I tend not to think about my toes much at all until they start hurting. Unlike our hands, our toes tend to be much less utilized and sometimes get abused and mistreated by the habits we have developed when wearing shoes and when running.
To keep your toes healthy when running you may need to take time to prepare them with tape, powder, lubrication, proper socks, and provide them with exercises for overall foot health. Remember that the longer you run, the better prepared you’ll need to be.
I have brought the wrong types of shoes in the past and have hurt my toes because my toe box was too cramped. I have also worn the wrong type of socks, which lead to rubbing and blisters on my toes. The best experiences have been when I had the most preparation time to make sure I cover all the items I needed to make my running a good experience.
Conditioning Your Toes
The toes are important for runners because they aid in your overall running ability. They help control your push off before your foot leaves the ground and are more effective, the stronger they become. As toes become stronger, it’s likely that your arch will also gain strength and your landing and take-off will running will be better managed.
You can try some toe exercises (article) to improve your toe’s health and overall foot strength so that you will be able to handle the beating your feet will receive on longer runs. Preparation is probably the one best thing you can do to help your toes get ready for running.
Consider running longer and longer distances over the course of months rather than weeks to prepare for a long run. You’ll have less risk of injury and likely build more foot strength.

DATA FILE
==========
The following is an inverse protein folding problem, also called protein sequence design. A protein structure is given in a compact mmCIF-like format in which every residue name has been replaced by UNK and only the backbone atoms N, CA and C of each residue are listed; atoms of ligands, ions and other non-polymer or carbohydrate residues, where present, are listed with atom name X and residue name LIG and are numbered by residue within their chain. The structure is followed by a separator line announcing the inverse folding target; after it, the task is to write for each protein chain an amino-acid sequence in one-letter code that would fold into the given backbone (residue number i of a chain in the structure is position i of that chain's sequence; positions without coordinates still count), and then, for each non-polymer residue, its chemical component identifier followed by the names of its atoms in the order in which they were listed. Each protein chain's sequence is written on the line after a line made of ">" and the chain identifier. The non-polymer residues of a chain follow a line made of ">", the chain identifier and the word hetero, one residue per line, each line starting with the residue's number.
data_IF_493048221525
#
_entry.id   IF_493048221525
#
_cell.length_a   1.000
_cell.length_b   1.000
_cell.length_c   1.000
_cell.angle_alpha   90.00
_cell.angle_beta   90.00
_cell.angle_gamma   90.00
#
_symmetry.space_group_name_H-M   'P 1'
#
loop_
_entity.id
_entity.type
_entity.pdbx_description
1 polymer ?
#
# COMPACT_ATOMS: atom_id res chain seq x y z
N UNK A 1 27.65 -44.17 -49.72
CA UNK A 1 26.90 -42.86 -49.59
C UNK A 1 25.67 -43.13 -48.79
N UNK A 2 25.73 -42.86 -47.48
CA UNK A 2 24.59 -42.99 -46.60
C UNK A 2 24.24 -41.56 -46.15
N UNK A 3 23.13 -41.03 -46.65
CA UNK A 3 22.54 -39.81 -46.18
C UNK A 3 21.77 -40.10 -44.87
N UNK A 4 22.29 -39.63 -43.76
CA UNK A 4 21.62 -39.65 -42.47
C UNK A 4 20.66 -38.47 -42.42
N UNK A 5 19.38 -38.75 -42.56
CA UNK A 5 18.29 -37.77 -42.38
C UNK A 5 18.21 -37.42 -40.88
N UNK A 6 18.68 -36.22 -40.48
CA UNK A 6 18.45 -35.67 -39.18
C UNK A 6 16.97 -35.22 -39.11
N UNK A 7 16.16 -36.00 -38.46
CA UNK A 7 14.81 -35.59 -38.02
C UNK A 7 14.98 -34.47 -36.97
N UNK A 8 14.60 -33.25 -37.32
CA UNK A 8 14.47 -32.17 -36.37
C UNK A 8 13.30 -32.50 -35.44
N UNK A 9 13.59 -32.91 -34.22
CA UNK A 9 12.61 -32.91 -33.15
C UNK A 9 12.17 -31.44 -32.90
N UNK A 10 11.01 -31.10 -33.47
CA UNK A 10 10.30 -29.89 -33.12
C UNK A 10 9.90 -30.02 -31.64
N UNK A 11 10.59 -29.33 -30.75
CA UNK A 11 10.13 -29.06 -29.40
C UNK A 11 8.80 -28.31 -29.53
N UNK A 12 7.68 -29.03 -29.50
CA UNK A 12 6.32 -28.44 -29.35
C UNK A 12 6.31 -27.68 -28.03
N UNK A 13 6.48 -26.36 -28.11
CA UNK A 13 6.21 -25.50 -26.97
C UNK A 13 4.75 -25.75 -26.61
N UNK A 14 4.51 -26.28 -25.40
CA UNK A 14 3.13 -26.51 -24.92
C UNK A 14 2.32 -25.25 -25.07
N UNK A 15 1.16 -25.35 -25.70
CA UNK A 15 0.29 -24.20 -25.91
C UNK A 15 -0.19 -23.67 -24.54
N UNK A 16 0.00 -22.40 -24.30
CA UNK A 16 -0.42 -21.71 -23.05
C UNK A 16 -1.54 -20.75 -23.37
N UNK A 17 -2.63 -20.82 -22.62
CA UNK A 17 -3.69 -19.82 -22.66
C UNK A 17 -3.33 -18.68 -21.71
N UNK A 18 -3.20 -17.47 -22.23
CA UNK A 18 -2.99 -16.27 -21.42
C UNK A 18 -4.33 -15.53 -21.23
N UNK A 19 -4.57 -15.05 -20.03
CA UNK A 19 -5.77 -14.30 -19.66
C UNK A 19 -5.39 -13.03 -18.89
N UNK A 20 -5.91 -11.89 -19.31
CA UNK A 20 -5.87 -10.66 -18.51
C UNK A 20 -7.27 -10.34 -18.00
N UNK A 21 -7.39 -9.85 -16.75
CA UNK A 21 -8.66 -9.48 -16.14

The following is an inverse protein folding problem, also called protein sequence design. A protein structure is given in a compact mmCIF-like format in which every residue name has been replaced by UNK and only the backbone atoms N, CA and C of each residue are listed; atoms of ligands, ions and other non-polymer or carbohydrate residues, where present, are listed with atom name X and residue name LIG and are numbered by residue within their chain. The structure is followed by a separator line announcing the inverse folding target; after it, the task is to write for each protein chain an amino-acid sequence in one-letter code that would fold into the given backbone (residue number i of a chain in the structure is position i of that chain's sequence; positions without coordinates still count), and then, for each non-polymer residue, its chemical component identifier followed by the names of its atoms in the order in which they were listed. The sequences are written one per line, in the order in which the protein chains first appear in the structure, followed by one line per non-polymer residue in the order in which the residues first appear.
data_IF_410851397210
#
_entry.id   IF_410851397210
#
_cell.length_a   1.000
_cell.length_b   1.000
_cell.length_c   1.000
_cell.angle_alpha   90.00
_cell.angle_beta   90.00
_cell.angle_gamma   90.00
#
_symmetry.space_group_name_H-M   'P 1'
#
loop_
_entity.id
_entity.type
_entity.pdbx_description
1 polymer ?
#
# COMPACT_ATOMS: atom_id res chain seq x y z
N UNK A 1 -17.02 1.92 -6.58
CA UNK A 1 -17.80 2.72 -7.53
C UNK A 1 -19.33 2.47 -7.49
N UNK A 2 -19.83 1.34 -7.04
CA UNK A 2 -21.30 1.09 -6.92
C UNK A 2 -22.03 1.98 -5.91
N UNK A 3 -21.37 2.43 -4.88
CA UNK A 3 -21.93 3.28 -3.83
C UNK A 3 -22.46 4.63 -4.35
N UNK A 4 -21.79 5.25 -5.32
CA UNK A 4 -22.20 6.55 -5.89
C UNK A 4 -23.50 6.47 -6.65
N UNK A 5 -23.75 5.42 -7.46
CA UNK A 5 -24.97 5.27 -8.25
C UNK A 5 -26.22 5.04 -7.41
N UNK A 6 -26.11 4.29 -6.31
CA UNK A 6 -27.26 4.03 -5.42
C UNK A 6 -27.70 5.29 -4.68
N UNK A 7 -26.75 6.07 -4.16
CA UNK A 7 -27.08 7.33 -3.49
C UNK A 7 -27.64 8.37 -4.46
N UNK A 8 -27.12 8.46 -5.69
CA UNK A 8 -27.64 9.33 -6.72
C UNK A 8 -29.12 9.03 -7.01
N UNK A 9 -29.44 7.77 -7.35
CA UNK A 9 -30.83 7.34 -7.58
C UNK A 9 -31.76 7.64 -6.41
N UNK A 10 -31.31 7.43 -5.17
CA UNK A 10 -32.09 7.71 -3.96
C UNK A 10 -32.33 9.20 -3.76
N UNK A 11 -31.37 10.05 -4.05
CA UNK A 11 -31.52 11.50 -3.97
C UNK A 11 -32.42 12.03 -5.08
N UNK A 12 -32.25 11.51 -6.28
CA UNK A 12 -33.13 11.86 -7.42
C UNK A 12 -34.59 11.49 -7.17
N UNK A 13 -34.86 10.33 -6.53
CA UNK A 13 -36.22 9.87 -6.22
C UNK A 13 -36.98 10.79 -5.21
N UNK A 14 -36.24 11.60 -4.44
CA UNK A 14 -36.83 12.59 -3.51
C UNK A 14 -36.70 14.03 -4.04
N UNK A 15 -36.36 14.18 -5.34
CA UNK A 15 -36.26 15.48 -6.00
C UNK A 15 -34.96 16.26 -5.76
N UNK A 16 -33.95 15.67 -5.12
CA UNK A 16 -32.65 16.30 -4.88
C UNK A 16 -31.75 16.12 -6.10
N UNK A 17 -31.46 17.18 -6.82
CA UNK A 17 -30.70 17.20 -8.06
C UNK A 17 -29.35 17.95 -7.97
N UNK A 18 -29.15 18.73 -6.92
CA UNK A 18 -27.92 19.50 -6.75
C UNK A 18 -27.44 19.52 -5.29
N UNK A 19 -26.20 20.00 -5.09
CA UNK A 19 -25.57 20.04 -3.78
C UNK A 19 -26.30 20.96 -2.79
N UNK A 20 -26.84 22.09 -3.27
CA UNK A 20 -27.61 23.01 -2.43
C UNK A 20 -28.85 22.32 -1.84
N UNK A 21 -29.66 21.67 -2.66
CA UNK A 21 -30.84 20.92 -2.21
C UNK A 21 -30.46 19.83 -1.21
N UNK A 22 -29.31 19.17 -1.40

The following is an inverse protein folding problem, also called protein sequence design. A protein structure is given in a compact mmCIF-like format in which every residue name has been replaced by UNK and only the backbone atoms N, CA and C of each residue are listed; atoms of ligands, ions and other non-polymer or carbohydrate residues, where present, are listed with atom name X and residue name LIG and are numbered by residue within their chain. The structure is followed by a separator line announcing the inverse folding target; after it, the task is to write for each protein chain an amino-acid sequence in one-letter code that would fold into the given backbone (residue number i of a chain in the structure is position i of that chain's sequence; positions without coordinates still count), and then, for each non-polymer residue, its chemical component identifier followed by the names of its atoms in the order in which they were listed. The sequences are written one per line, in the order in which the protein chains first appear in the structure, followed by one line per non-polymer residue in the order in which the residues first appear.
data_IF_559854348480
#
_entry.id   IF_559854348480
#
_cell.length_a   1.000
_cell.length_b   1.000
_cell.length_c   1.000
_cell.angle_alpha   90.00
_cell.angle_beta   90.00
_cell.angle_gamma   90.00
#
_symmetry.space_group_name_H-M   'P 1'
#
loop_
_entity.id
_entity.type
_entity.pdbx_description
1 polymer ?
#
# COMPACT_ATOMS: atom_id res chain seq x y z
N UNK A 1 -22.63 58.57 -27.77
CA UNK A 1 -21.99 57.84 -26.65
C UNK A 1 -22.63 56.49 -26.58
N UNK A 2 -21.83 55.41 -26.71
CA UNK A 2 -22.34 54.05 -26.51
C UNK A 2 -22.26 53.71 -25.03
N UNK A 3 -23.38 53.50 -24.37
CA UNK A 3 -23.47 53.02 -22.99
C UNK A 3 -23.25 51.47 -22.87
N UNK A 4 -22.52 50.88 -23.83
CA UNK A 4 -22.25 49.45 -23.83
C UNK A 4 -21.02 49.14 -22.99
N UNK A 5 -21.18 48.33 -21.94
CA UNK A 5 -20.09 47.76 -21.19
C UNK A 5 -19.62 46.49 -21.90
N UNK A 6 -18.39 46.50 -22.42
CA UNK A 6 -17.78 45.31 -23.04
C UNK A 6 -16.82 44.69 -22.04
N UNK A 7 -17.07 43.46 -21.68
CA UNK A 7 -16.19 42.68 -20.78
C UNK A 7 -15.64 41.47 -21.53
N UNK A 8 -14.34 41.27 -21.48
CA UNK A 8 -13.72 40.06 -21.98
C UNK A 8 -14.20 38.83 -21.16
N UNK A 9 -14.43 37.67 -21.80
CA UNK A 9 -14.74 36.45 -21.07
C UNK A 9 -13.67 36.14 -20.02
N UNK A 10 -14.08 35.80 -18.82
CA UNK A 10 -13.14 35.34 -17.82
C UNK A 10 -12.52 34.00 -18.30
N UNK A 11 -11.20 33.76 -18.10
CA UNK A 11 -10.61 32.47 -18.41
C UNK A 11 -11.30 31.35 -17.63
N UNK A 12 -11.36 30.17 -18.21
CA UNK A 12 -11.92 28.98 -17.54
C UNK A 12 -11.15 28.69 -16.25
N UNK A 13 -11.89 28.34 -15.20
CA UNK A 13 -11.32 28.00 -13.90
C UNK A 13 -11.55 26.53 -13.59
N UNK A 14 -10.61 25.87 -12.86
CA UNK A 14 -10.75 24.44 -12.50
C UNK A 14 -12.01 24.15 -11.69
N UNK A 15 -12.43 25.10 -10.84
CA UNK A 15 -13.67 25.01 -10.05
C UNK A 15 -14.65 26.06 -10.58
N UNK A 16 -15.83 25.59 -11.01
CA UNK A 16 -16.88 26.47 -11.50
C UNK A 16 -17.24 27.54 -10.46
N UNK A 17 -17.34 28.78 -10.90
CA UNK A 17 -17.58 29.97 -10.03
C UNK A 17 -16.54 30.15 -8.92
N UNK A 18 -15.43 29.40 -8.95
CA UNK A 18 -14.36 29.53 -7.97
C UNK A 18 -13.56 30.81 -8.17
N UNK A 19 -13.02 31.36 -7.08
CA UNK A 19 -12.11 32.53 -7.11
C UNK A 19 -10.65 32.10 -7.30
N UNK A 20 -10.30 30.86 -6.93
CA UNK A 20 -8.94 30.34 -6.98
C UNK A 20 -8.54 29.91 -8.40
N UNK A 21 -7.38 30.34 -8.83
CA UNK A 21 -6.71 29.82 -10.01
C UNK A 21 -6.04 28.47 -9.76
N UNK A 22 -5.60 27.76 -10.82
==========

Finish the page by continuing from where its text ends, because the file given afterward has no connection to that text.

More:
Preparation Your Toes Before Your Run
If your planning on running long distance, you may need to prepare your feet and toes first. Likely you’ll already be aware of most of the issues that occur when you run long distances because you’ve already run in your current shoes for a while.
You may not be used to running a marathon and this is where you’ll need preparation. Whenever you change shoes and sometimes your socks, you will experience some adjustments. Make sure you don’t change your shoes or socks right before a long-distance run or you may cause problems with rubbing, as well as other issues.
As you prepare for your long-distance run, race, or marathon consider what issues you’ve seen in the past. Do your toes rub at certain places? Is your foot sliding a bit? Are there any contact points where your shoe may be a bit tight?
All of these issues will be applicable when running longer. You’ll need to add some moleskin, runners tape, or perhaps some thinner or thicker socks.
For a runner who is running their first 5K and has had little to no practice running, getting a well-fitting shoe is important. Make sure to go to a running shoe store if you’re unsure about how your shoe should fit.
Here are some things to consider when buying new running shoes:
- Your toes should be free to move without contact with the front of the shoe.
- Your foot should feel snug but not overly tight.